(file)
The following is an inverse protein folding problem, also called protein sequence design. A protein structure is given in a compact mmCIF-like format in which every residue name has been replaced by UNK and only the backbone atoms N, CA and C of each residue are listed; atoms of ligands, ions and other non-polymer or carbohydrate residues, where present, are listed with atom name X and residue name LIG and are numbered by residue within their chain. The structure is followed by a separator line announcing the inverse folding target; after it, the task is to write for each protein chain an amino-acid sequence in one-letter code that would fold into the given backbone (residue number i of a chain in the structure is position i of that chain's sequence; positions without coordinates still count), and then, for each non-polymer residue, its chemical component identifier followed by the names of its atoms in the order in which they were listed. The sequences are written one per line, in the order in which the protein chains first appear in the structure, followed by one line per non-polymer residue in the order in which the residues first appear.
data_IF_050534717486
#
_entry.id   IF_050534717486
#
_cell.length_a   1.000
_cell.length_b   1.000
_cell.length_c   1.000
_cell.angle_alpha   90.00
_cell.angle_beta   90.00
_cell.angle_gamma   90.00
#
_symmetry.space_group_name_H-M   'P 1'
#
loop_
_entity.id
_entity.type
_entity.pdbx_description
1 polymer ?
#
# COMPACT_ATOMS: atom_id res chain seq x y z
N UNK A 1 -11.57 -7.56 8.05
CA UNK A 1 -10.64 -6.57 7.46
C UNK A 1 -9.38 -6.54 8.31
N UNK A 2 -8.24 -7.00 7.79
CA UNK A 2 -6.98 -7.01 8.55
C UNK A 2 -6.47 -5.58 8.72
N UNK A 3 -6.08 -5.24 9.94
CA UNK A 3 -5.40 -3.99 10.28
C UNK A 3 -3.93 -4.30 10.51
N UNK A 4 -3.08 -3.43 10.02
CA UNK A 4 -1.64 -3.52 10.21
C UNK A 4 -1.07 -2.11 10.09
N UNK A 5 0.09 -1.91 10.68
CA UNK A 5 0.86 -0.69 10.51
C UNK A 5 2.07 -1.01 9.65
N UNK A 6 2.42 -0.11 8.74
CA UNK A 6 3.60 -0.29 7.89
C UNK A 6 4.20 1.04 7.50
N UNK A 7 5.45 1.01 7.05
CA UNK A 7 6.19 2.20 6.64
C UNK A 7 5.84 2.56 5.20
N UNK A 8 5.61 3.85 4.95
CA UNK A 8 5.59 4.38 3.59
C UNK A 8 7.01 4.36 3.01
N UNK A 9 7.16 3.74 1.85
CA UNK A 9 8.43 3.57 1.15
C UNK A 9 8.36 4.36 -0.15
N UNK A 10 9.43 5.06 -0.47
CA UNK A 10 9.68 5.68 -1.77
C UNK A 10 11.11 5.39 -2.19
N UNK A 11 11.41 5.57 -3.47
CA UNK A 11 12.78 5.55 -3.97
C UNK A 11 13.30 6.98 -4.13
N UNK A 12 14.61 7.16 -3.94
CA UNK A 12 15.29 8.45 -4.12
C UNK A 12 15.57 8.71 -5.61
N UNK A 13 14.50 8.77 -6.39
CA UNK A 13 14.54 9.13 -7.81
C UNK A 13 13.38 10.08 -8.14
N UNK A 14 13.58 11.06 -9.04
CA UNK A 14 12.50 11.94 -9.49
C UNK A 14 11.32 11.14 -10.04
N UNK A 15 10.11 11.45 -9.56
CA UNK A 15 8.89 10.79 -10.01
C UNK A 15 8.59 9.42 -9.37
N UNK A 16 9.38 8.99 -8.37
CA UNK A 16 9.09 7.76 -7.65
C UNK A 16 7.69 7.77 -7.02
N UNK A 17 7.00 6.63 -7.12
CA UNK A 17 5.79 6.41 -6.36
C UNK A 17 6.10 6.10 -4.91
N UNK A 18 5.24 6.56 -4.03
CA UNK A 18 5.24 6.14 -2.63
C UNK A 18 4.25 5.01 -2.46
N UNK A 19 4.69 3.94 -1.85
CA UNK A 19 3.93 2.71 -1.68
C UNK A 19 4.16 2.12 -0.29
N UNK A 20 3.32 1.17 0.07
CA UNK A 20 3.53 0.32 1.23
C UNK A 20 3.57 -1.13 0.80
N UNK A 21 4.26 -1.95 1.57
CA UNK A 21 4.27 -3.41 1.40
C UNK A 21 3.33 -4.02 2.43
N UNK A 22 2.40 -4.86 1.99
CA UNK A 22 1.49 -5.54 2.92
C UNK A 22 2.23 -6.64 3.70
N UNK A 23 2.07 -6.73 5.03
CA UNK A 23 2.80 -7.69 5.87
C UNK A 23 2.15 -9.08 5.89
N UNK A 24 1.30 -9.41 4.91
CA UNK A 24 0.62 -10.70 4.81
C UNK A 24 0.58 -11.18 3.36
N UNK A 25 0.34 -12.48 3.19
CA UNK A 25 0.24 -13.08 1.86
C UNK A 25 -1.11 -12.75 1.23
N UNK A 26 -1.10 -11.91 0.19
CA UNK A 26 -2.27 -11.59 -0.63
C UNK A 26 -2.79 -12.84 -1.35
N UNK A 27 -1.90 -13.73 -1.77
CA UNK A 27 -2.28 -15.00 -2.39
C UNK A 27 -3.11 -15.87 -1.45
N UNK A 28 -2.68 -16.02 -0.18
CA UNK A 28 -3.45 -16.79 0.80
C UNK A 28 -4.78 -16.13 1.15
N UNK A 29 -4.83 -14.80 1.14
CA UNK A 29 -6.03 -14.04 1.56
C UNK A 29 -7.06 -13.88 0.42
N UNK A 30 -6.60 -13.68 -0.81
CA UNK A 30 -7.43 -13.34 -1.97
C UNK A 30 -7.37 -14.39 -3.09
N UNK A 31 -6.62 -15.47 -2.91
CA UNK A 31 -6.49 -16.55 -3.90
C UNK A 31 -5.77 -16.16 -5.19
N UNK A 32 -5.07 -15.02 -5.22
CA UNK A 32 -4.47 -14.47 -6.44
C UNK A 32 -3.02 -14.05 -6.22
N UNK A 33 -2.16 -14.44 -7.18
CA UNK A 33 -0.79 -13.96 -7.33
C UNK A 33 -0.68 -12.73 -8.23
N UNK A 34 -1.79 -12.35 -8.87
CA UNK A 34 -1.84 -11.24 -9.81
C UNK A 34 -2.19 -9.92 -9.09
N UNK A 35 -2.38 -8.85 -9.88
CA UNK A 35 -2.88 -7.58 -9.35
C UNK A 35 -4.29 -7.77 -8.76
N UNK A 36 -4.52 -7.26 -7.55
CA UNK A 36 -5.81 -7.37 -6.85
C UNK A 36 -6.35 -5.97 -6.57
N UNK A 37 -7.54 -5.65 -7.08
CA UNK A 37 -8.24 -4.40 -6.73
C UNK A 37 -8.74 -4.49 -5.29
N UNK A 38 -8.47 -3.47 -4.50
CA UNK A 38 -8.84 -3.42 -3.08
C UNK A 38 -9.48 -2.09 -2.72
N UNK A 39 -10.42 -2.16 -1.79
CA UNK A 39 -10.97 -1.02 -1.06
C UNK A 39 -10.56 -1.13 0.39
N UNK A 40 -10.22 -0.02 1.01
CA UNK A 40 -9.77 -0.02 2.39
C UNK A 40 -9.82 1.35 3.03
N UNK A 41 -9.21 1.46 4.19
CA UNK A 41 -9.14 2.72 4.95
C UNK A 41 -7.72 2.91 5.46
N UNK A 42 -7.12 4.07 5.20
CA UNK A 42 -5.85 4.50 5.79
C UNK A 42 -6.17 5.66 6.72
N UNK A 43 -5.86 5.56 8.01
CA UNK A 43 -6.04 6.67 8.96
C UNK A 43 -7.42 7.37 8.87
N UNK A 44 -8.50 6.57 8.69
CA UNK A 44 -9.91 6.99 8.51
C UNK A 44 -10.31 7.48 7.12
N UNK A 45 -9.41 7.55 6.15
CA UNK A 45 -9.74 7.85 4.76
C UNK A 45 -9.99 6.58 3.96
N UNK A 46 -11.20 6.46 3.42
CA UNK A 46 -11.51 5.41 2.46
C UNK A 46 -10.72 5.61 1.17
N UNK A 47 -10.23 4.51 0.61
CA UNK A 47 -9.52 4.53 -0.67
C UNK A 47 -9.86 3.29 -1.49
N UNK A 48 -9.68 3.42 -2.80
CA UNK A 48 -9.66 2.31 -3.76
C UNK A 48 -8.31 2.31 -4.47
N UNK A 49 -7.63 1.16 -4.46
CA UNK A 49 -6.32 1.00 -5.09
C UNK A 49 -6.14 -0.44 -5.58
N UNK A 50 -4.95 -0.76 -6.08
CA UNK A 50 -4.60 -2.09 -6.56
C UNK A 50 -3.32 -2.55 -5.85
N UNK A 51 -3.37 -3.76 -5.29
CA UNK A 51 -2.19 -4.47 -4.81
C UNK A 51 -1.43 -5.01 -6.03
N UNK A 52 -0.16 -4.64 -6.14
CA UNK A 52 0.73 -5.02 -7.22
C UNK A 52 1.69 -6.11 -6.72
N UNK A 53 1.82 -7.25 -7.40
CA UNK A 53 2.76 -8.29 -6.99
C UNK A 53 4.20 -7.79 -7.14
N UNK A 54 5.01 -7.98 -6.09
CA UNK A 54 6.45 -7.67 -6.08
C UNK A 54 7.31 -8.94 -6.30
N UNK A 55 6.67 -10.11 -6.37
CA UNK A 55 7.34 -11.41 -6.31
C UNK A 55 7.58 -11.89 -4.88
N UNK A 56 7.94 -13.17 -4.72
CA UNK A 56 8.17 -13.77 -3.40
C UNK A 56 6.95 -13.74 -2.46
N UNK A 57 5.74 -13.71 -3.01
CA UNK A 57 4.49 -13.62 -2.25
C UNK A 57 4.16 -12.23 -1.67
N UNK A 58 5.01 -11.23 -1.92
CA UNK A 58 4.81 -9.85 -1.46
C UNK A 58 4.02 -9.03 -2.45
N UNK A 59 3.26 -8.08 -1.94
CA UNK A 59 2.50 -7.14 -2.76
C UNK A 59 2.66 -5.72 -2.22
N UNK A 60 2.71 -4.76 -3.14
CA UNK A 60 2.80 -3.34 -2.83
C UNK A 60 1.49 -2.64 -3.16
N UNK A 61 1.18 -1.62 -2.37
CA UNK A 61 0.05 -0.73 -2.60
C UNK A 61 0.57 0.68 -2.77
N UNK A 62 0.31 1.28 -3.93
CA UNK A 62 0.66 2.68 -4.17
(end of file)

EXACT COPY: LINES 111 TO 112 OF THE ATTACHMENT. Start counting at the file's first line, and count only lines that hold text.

C UNK A 30 -7.37 -14.39 -3.09
N UNK A 31 -6.62 -15.47 -2.91